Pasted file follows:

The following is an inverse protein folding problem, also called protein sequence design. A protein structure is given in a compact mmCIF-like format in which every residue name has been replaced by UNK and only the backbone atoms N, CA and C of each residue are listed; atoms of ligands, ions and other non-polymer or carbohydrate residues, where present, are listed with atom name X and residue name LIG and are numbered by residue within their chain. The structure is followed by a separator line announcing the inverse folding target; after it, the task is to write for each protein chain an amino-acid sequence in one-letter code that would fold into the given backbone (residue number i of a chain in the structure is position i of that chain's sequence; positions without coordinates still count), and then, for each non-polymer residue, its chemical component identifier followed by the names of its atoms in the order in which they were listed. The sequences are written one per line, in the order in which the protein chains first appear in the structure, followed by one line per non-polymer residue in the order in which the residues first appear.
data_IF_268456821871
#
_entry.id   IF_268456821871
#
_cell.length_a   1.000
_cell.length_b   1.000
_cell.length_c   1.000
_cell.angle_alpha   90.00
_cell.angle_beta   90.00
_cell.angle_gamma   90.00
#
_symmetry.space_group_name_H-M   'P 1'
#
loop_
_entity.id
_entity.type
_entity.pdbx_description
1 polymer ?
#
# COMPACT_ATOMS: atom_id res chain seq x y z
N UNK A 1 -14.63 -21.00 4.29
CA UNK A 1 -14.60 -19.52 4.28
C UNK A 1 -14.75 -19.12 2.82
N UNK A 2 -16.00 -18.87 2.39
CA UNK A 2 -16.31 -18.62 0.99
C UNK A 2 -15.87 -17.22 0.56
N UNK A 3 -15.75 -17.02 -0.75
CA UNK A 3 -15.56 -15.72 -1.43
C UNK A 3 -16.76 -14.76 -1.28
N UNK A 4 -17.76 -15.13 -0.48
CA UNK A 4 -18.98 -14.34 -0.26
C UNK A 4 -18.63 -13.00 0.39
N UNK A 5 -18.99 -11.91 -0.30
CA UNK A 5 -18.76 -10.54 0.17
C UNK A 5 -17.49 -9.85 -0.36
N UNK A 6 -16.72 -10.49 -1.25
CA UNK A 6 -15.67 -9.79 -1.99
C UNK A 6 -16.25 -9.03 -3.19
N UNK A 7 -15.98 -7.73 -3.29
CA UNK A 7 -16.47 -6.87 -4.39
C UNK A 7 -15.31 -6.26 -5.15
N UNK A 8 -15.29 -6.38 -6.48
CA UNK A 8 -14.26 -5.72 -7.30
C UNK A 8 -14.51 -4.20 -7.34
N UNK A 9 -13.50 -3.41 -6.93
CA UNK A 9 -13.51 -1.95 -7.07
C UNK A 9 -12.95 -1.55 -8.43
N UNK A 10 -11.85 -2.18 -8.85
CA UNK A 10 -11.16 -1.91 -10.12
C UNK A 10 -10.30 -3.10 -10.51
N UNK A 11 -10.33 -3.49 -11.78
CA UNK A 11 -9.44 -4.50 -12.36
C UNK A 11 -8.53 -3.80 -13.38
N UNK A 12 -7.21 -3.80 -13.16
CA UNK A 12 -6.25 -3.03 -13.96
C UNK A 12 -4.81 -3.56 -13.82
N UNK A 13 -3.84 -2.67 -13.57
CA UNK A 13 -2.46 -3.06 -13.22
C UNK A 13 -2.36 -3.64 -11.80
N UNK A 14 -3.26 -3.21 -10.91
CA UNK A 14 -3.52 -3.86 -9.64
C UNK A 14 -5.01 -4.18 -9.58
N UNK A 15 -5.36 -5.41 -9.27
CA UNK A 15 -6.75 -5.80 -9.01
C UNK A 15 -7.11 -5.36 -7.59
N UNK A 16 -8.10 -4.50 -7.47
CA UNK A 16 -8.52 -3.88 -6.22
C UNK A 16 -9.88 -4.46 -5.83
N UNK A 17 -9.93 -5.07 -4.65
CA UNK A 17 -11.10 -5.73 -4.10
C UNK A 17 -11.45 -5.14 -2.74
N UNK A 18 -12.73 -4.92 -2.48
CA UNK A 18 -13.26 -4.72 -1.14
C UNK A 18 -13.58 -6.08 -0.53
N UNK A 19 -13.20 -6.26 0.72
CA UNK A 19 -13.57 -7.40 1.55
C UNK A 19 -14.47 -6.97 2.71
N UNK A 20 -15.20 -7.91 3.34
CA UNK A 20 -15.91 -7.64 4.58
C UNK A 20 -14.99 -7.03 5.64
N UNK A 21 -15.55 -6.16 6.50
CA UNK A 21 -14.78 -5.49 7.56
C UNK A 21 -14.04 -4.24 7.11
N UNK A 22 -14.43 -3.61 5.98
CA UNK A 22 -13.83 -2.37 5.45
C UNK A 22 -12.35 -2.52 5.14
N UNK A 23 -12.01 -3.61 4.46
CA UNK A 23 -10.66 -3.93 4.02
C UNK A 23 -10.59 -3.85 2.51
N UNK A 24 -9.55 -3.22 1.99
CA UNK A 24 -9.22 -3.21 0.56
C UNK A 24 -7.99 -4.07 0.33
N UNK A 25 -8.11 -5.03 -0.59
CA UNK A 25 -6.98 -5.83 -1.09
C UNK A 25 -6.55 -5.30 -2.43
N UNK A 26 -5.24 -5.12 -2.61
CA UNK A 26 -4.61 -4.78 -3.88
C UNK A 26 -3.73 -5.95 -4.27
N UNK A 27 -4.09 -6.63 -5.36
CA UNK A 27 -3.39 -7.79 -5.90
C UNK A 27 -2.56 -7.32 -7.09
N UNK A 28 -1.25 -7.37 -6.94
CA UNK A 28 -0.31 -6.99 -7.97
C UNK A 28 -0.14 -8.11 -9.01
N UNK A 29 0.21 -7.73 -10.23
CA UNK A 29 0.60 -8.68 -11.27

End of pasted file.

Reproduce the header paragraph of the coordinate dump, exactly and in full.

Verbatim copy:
The following is an inverse protein folding problem, also called protein sequence design. A protein structure is given in a compact mmCIF-like format in which every residue name has been replaced by UNK and only the backbone atoms N, CA and C of each residue are listed; atoms of ligands, ions and other non-polymer or carbohydrate residues, where present, are listed with atom name X and residue name LIG and are numbered by residue within their chain. The structure is followed by a separator line announcing the inverse folding target; after it, the task is to write for each protein chain an amino-acid sequence in one-letter code that would fold into the given backbone (residue number i of a chain in the structure is position i of that chain's sequence; positions without coordinates still count), and then, for each non-polymer residue, its chemical component identifier followed by the names of its atoms in the order in which they were listed. The sequences are written one per line, in the order in which the protein chains first appear in the structure, followed by one line per non-polymer residue in the order in which the residues first appear.